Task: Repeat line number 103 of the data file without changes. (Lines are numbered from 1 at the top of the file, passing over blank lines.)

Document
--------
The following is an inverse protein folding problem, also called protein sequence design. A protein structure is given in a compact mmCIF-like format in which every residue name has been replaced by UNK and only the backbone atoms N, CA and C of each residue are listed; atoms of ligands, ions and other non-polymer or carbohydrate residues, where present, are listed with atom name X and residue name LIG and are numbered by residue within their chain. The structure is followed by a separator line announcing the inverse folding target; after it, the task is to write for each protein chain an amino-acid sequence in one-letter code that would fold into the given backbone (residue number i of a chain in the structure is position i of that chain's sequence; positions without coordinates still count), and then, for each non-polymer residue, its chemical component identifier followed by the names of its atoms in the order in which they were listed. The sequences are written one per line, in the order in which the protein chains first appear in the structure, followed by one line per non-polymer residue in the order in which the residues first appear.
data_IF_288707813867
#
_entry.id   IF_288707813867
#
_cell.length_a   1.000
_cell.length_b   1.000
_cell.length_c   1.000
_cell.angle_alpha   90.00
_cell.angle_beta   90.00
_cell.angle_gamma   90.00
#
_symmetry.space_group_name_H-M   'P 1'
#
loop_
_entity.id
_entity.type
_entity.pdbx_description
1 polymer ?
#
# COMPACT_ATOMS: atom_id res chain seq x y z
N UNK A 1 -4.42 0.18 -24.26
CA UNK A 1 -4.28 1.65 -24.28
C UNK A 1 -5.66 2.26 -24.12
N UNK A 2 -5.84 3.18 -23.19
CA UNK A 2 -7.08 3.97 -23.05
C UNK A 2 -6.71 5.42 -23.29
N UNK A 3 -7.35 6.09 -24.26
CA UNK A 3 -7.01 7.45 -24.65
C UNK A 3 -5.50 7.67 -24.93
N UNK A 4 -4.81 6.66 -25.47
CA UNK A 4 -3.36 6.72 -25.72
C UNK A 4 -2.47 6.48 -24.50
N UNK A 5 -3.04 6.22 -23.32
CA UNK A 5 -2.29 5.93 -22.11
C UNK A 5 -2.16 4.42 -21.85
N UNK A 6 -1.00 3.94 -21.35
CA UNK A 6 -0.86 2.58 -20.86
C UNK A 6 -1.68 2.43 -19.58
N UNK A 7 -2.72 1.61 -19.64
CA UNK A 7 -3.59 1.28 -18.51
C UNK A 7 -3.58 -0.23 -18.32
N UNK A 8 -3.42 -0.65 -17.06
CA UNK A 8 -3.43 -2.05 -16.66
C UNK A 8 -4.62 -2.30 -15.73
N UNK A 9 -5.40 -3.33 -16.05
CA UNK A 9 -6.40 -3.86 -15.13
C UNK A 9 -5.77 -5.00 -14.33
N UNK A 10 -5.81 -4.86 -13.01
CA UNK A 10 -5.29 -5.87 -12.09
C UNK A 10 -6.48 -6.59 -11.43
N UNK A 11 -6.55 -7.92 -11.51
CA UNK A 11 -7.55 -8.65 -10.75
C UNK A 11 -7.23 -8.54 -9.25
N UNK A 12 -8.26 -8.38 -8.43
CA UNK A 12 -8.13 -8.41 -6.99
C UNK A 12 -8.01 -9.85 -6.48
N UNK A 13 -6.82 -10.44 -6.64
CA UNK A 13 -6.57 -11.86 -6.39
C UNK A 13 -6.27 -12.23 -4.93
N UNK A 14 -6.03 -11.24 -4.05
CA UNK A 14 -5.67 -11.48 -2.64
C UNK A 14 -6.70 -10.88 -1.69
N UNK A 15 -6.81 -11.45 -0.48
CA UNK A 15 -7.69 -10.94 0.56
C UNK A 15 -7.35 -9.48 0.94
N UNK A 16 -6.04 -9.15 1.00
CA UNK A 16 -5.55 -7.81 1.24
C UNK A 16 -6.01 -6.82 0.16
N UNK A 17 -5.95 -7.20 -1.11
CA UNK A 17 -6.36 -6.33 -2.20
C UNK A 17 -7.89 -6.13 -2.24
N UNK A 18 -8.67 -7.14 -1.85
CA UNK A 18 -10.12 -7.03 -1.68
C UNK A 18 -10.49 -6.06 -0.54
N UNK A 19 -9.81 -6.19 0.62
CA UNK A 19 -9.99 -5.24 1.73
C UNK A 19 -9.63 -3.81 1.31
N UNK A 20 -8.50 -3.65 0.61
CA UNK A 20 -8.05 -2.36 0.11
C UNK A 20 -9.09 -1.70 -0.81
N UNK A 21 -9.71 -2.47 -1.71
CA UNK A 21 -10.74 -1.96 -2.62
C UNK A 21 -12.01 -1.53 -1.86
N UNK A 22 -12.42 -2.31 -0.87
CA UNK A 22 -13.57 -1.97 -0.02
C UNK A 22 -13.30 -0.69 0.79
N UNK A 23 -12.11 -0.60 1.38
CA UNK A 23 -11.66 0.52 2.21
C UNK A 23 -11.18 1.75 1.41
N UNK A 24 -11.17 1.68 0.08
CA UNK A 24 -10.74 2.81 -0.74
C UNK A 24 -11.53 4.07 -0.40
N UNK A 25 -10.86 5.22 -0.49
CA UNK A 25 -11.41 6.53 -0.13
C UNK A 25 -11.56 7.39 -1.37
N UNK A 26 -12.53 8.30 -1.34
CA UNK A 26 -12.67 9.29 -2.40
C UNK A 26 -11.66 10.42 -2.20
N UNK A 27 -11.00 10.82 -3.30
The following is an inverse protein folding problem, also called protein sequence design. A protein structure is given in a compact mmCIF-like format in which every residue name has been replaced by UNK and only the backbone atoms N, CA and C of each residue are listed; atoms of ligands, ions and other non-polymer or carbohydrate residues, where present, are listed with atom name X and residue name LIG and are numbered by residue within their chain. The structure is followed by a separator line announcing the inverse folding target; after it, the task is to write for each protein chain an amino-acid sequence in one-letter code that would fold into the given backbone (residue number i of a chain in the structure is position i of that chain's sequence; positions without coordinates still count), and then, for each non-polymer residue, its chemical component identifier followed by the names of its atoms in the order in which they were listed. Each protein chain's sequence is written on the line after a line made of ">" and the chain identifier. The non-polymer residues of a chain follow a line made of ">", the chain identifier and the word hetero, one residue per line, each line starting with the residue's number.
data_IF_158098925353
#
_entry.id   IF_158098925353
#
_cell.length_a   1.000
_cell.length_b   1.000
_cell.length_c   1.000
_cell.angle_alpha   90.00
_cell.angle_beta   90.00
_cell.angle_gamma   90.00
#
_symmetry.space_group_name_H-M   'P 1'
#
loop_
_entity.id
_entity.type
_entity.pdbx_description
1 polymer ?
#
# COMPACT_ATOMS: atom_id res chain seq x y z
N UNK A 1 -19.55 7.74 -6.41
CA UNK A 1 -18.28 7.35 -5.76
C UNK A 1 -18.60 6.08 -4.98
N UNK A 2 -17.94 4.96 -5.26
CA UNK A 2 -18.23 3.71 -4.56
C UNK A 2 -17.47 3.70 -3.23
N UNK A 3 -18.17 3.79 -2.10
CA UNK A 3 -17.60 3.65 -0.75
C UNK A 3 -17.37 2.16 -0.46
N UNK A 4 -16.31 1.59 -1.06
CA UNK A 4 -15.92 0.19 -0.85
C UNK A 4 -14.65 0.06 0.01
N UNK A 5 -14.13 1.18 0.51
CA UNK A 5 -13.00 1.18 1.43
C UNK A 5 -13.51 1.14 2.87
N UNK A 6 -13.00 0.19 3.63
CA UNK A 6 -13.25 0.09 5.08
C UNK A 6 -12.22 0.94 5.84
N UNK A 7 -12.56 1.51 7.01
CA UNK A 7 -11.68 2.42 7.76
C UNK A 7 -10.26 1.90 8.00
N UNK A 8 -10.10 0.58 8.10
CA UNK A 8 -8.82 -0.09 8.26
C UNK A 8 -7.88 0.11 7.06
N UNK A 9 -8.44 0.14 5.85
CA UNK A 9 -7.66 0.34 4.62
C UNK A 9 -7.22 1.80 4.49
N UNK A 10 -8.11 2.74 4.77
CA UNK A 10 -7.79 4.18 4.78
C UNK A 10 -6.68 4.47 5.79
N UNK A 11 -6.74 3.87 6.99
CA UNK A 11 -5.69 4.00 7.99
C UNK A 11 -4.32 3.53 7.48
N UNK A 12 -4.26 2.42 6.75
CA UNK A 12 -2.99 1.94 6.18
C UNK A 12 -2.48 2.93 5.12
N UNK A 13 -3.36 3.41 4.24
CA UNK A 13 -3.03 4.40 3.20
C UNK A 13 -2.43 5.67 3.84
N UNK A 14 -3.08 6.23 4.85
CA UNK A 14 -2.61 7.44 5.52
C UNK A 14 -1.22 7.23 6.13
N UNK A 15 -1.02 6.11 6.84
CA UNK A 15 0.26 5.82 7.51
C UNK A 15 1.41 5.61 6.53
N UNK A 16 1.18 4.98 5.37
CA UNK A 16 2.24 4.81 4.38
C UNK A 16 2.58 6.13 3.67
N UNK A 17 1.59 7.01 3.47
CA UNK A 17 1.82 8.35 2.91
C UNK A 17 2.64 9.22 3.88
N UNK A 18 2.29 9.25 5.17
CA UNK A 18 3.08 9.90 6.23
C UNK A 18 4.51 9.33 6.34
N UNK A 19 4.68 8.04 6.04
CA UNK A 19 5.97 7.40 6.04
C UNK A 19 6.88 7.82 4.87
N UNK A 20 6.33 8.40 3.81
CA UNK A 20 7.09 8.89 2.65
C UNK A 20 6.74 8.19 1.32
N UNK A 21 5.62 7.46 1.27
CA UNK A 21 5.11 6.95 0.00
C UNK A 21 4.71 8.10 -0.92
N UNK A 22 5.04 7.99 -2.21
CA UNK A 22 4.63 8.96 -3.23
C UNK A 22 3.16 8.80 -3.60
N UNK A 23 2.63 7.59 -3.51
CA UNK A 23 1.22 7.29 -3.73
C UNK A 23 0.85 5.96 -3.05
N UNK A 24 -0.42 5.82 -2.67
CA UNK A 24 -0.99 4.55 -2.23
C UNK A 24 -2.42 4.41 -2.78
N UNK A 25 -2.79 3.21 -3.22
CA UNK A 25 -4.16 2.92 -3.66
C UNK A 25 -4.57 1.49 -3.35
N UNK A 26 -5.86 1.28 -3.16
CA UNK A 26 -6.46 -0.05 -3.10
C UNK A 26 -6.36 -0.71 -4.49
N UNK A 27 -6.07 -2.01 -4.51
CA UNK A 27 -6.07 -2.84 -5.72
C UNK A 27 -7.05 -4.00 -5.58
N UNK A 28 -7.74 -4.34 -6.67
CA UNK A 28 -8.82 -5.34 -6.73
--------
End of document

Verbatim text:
#